monitor information (the ratio was determined by using the average ratio of these
    values for 3 points before and 3 points after the data dropout), but this was much less
    common than use of the model or a linear regression.
14. Since the first and last days of this interval were not used in their entirety, the total
    number of data points for all three sites was 5046 for the approximately 35 days of
    consecutive data.
15. Söder L, Hofmann L, Orths A, Holttinen H, Wan YH, Tuohy A. Experience from
    wind integration in some high penetration areas. IEEE Transactions on Energy
    Conversion 2007; 22(1): 4-12.
16. Curtright AE, Apt J. Power fluctuations from large solar photovoltaic arrays.
    American Solar Energy Society (ASES) Solar 2007, Cleveland, 2007
    (http://www.ases.org/solar2007/).




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TABLES


Table 1. Output power correlation between 3 pairs of sites in APS for daylight hours over
35 days.
                 Prescott         Yuma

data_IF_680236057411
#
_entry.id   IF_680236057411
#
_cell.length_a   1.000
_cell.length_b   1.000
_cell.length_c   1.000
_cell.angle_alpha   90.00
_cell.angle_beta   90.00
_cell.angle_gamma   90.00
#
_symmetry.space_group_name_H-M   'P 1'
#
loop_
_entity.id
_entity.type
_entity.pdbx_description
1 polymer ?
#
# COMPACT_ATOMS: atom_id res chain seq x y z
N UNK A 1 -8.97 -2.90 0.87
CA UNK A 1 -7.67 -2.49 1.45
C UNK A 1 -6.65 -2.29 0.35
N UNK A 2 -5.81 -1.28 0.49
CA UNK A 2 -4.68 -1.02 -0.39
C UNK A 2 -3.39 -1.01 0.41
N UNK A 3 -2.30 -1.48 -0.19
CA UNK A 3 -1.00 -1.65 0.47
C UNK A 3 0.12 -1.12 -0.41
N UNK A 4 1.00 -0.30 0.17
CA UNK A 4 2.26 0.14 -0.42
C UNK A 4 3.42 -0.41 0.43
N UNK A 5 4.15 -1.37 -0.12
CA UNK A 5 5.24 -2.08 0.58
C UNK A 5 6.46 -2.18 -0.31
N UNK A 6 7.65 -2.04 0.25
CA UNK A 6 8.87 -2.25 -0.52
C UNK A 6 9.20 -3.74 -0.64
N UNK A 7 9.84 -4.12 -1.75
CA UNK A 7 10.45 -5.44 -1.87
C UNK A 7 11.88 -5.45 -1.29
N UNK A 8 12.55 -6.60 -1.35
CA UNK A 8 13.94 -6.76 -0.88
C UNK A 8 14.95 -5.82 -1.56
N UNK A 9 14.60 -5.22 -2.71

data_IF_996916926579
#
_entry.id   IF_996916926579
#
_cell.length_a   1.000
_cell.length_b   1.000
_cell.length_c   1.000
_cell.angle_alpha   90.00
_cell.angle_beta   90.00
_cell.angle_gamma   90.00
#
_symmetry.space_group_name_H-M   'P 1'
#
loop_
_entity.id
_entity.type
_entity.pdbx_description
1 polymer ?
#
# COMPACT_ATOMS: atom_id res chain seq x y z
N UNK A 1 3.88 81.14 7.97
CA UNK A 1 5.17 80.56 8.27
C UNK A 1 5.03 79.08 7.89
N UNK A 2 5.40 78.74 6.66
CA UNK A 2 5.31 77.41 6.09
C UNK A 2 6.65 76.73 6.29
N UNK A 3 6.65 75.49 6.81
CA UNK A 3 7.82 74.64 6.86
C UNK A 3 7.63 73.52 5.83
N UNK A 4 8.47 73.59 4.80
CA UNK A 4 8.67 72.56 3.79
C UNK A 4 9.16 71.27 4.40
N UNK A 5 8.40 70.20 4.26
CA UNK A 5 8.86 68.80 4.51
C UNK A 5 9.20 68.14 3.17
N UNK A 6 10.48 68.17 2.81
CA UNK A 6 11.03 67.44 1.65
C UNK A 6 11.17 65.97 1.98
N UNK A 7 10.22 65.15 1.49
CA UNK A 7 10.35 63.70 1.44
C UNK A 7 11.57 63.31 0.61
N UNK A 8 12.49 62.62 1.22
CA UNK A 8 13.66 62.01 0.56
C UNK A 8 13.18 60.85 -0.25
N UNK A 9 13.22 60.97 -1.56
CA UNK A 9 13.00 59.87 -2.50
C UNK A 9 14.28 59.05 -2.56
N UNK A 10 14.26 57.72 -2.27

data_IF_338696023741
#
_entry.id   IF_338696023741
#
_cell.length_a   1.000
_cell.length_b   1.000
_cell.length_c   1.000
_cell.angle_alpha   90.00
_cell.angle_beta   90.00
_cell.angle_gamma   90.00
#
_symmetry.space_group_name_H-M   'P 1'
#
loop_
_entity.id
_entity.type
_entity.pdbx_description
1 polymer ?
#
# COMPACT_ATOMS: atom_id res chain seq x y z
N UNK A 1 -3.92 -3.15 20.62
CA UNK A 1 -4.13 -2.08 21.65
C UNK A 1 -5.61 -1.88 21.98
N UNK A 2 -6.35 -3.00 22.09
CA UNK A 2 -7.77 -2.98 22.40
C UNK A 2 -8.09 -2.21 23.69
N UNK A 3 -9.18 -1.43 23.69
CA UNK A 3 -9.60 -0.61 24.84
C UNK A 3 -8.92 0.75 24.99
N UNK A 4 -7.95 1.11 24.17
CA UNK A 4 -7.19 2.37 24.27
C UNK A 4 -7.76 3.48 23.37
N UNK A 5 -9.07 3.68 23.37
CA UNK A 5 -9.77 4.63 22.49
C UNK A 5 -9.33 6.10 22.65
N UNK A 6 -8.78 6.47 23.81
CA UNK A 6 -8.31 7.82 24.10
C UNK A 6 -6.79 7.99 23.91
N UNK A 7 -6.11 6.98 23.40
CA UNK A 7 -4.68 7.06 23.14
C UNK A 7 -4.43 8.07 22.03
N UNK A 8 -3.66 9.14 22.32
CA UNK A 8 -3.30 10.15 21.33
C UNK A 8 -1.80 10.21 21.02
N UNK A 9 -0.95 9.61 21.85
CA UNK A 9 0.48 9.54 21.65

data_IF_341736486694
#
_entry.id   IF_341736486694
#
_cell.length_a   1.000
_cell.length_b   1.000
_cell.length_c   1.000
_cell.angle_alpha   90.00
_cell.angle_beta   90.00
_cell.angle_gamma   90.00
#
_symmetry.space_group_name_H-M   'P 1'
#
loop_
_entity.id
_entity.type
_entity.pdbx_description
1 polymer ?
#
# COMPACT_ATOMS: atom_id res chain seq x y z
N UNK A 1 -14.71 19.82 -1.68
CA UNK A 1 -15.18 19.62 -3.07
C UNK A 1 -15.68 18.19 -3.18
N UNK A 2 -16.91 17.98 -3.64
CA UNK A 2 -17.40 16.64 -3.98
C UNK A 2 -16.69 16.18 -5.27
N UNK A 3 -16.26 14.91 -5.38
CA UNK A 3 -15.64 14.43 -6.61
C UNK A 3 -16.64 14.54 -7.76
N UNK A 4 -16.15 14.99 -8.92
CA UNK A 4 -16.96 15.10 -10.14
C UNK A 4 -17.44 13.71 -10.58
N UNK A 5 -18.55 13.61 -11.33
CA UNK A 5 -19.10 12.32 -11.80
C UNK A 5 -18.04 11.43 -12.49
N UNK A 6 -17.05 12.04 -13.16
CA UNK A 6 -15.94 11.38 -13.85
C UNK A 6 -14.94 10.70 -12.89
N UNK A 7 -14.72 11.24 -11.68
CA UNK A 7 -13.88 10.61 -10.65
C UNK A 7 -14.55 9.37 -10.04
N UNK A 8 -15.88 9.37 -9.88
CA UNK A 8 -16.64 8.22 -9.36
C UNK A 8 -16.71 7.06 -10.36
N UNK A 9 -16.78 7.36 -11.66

Scottsdale       0.70             0.73
Yuma             0.57



Table 2. Comparison of statistics of the absolute value of the step size as a fraction of
maximum output for the 3 APS sites individually and the sum of the 3 sites.
                                    Prescott     Scottsdale Yuma       Sum
Average                             0.066        0.052         0.049   0.049
Maximum                             0.77         0.63          0.64    0.41
Standard deviation                  0.10         0.076         0.071   0.055
Stdev,10% of max and lower          0.026        0.025         0.026   0.026
Stdev, 20% of max and higher        0.12         0.089         0.080   0.047




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FIGURES